Back to the archives …
Between trips, I like to go back to my travel journals and find some old gems, and Tibet is always a treasure trove of stories. I’ve been to Lhasa twice now, a fact that continues to thrill and astound me. I had wanted to go to Lhasa for so many years, and when I finally went, it was far better than I could have ever imagined. Lhasa is a very, very special place; these are some of my favorite recollections from both trips.
First of all, Lhasa is brilliant! There is color everywhere in this city at the top of the world – luminous yellow sun, cobalt skies, brightly painted wood balconies, windows, doors, and signs. Even the clothing is multi-hued. Lhasa is one of the most visibly vibrant places I’ve ever seen, yet its pulse is a distinctly mellow one infused with a palpable Tibetan Buddhist spirit.
Mornings here are glorious – with crisp blue skies, a nip of cold in the air, and undiluted sunshine – and there is no better place to spend one than the Norbulingka, the Dalai Lama’s summer palace. The grounds are gorgeous, with miles of walking paths, ponds and small lakes, trees just beginning to turn autumn gold, and flowers everywhere. Vermilion-and-saffron-clad monks swish their brooms over the paths and chant in the nooks of buildings and courtyards.
Just being in the rooms where the Dalai Lamas spent their summers is awe-inspiring. Staring at the mundane, dingy old bathrooms, and seeing a clock forever stuck at 9 p.m. (the exact time when the current Dalai Lama fled to India in 1959), one feels an overwhelming sense of both their presence and a lingering sadness. There is only one public photo of the Dalai Lama in all of Lhasa, and it is here in one of the last rooms, where a Buddha of Compassion statue looks sadly at visitors, all of whom can be in this place of the Dalai Lama’s happy childhood summers, while he himself cannot be and might not ever be able to be again.
Barkhor Square is the heart of Lhasa. Here, every sense is flooded. Smoke pours from giant urns in front of the Jokhang Temple, monks and Tibetans of all ages prostrate themselves before the temple, and stall after stall of vendors with their brightly-colored wares surround us. The mantras of the prostrating pilgrims mix with the calls of “Hey, lady, cheap!” from the stalls. The stupas, meditation and chanting rooms inside the temple are all breathtaking, but in many ways, the highlight of the Jokhang is the rooftop with its views of Barkhor Square, the Potala Palace, and the mountains surrounding all of Lhasa. The view from up here is astounding and both times, I have lingered there for a long time, soaking up the sun, the smell of incense, and a feeling of peace and solitude.
I also love doing the kora (circumambulation) around the temple and wandering in the back alleys behind Barkhor Square, where I find small local shops and dozens of kids eager to kick a ball with me. In the two times I’ve been to Lhasa, I have probably done the kora 50 times, joining the throngs of pilgrims walking clockwise around the temple, stopping in at a plethora of shops or, eventually, just walking, mesmerized by the crowd and the spinning of the prayer wheels in their hands.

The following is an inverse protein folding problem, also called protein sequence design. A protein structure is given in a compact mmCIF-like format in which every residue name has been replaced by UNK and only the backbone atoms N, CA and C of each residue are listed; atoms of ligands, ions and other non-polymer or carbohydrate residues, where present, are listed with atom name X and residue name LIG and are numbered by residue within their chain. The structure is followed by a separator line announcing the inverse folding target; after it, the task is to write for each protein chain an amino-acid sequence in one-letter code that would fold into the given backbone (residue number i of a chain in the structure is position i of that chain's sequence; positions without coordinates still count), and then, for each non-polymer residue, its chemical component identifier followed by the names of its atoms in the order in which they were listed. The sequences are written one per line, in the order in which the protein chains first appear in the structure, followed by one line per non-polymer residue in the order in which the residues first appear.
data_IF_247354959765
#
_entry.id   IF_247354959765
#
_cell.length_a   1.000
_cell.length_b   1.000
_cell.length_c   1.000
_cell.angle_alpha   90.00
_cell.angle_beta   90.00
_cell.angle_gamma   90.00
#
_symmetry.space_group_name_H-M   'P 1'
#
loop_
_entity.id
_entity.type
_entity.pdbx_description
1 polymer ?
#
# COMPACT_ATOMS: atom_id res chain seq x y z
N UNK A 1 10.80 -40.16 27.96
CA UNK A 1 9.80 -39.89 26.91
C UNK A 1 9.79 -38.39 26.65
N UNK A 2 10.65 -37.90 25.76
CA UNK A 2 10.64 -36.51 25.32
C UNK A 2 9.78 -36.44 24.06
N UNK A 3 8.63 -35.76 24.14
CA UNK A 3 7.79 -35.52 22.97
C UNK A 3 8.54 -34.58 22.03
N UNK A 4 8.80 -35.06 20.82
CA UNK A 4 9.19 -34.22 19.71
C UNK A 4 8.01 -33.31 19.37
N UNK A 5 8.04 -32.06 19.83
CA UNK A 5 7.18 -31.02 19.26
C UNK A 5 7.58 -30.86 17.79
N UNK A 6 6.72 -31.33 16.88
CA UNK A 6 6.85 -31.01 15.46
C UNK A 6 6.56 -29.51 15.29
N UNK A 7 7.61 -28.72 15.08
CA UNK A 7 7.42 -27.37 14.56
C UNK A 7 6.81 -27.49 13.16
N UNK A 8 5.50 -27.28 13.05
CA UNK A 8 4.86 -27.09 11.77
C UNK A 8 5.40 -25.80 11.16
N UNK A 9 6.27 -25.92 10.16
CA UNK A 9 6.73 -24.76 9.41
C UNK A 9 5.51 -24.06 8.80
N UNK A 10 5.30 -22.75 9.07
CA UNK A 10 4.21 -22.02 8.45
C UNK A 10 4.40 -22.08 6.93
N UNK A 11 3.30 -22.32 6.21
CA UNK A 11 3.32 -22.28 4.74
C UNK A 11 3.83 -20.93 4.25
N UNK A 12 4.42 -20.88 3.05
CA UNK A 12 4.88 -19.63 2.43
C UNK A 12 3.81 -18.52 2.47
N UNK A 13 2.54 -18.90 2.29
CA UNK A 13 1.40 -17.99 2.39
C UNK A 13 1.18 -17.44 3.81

One of my favorite memories of the kora was an encounter with an older, quite talkative Tibetan lady who was showing me a set of prayer beads. She enthusiastically used both a knife and a lighter – hacking at the beads and trying to light them on fire – to show us the stones were “oldie, oldie, not Chinese-y!” She was quite a character and even surreptitiously showed us a locket around her neck that held two photos – one of the Dalai Lama and one of the 10th Panchen Lama. She was very brave and trusting to show this to us right there in the square because having a picture of the Dalai Lama is absolutely forbidden and potentially damaging to her entire family. She asked my daughter, “no money, baby?” and held out a bracelet she wanted to give her for free. She was a very special lady and we are happy to have her beads in our house and on our wrists as a memory of how strongly the Tibetans love the Dalai Lama and how much pride they take in being Tibetan.
Of course, the pièce de resistance in Lhasa is the imposing Potala Palace. Words cannot do justice to this massive, commanding structure. We climbed the palace ramps and stairs at 12,000 feet to visit many of the government and religious rooms (there are 1000 of them in all), including the Dalai Lama’s reception room, his private study and bedroom, and the thrones and other private rooms of many former Dalai Lamas. Some of the stupas have gold ornamentation weighing hundreds of tons; it’s fortunate the palace’s foundation is an entire mountainside. The Tibetans from the countryside who have made the journey to this most holy city of Lhasa are humbling to see – old, stooped women, young children, and others bowing low, praying, chanting, and touching their foreheads to the images and shrines.
We left the Potala moved and astounded; it exceeded my astronomically high expectations by a great margin, as did Lhasa overall. Although it takes time, money, and quite a bit of hassle to get to this mysterious “place of the gods,” my fondest hope is to return there yet again someday.